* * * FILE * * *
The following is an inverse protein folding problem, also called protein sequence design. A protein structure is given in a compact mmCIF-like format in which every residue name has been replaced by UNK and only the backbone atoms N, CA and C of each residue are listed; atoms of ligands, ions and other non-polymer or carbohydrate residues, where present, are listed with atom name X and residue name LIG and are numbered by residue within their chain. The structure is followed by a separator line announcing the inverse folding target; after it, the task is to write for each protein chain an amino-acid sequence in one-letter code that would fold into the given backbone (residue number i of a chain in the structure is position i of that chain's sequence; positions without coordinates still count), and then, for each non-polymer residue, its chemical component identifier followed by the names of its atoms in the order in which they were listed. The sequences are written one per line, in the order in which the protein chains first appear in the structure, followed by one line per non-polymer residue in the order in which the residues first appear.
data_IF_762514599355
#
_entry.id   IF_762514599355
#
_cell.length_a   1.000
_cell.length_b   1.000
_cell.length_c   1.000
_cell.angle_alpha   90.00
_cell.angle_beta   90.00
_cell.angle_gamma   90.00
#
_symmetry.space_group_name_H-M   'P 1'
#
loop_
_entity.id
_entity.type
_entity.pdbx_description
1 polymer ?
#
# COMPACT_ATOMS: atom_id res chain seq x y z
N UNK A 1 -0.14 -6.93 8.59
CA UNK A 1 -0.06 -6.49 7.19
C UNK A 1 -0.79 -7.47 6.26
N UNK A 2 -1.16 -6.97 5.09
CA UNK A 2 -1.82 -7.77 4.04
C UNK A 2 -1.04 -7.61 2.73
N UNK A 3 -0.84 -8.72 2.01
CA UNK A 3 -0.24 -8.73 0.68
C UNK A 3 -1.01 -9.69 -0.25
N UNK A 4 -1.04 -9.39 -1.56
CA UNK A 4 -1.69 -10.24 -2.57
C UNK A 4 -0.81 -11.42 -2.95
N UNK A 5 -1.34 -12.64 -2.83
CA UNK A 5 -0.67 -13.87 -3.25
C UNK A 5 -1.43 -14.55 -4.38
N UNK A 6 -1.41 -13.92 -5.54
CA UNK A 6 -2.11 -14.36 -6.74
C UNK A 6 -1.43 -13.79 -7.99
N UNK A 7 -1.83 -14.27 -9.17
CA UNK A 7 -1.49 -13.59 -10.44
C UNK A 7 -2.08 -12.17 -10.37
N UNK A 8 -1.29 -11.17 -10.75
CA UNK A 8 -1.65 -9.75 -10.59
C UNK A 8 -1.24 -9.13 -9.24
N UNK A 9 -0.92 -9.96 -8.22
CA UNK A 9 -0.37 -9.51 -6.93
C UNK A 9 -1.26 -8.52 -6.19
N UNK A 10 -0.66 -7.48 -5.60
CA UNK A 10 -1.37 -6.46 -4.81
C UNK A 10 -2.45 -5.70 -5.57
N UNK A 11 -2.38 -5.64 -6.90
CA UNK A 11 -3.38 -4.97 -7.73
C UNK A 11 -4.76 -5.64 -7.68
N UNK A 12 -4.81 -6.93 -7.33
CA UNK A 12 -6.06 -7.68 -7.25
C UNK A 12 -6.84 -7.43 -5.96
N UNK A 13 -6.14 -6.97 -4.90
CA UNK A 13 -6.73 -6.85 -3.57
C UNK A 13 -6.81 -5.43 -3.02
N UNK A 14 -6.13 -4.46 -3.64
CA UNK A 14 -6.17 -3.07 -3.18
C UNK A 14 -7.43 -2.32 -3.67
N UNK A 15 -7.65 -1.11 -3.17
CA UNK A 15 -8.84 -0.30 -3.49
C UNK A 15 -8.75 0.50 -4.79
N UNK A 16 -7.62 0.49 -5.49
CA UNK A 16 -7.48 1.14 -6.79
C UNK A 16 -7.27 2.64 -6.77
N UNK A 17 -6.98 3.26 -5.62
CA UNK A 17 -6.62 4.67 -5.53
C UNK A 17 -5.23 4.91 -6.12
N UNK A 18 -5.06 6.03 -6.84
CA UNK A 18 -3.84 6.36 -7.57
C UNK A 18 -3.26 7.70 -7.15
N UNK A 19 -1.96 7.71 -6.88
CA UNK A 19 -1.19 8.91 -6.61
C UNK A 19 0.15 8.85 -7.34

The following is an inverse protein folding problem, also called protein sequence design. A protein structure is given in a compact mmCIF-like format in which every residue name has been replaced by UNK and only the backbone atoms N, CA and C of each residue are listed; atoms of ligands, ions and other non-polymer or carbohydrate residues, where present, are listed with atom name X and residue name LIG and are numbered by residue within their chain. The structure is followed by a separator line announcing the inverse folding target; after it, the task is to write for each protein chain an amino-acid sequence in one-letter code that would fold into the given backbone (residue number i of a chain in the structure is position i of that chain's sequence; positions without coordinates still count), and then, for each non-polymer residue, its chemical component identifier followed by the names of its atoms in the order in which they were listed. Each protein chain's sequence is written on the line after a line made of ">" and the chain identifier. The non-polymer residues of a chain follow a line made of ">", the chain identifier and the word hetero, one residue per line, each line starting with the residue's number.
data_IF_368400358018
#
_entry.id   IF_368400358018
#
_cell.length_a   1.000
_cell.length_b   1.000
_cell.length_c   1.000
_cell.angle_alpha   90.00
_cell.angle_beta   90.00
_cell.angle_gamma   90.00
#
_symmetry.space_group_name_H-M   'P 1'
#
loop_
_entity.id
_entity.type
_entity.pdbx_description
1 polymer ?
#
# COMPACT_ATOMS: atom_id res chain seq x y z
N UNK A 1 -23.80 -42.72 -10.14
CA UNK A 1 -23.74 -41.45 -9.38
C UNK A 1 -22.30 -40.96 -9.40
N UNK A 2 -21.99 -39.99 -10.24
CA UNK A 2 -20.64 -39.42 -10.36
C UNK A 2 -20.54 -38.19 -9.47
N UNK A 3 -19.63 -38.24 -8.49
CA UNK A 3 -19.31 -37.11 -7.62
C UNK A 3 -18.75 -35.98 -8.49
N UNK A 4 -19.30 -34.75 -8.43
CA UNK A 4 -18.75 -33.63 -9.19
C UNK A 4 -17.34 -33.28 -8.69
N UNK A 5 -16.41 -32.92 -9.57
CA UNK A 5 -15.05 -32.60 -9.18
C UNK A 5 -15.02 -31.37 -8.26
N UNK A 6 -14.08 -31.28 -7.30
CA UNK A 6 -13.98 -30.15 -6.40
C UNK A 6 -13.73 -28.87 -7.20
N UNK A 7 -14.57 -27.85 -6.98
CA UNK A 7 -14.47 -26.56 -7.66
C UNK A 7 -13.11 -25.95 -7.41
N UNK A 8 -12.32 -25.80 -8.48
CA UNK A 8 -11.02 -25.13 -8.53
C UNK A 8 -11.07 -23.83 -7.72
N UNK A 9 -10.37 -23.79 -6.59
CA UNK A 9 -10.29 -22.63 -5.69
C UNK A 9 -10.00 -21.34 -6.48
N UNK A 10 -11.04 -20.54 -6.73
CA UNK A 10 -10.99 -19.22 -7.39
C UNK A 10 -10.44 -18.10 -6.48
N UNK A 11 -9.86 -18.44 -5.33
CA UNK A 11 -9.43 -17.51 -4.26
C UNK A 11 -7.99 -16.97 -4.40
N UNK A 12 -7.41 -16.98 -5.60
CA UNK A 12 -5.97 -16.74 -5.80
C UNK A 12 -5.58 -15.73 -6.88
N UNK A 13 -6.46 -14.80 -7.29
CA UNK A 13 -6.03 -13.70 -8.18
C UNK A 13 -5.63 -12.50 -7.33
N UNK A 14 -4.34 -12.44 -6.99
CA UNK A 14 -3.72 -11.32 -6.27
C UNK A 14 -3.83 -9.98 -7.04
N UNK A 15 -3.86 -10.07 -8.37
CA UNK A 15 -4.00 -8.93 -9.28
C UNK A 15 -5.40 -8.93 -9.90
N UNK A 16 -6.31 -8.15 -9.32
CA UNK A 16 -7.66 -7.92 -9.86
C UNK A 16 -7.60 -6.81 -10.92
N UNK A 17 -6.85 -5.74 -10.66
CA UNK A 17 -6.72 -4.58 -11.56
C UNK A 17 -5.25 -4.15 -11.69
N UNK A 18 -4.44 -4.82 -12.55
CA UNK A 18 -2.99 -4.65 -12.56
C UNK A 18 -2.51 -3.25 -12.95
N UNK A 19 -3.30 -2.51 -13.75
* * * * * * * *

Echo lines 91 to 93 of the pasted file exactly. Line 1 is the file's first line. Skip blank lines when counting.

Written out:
_symmetry.space_group_name_H-M   'P 1'
#
loop_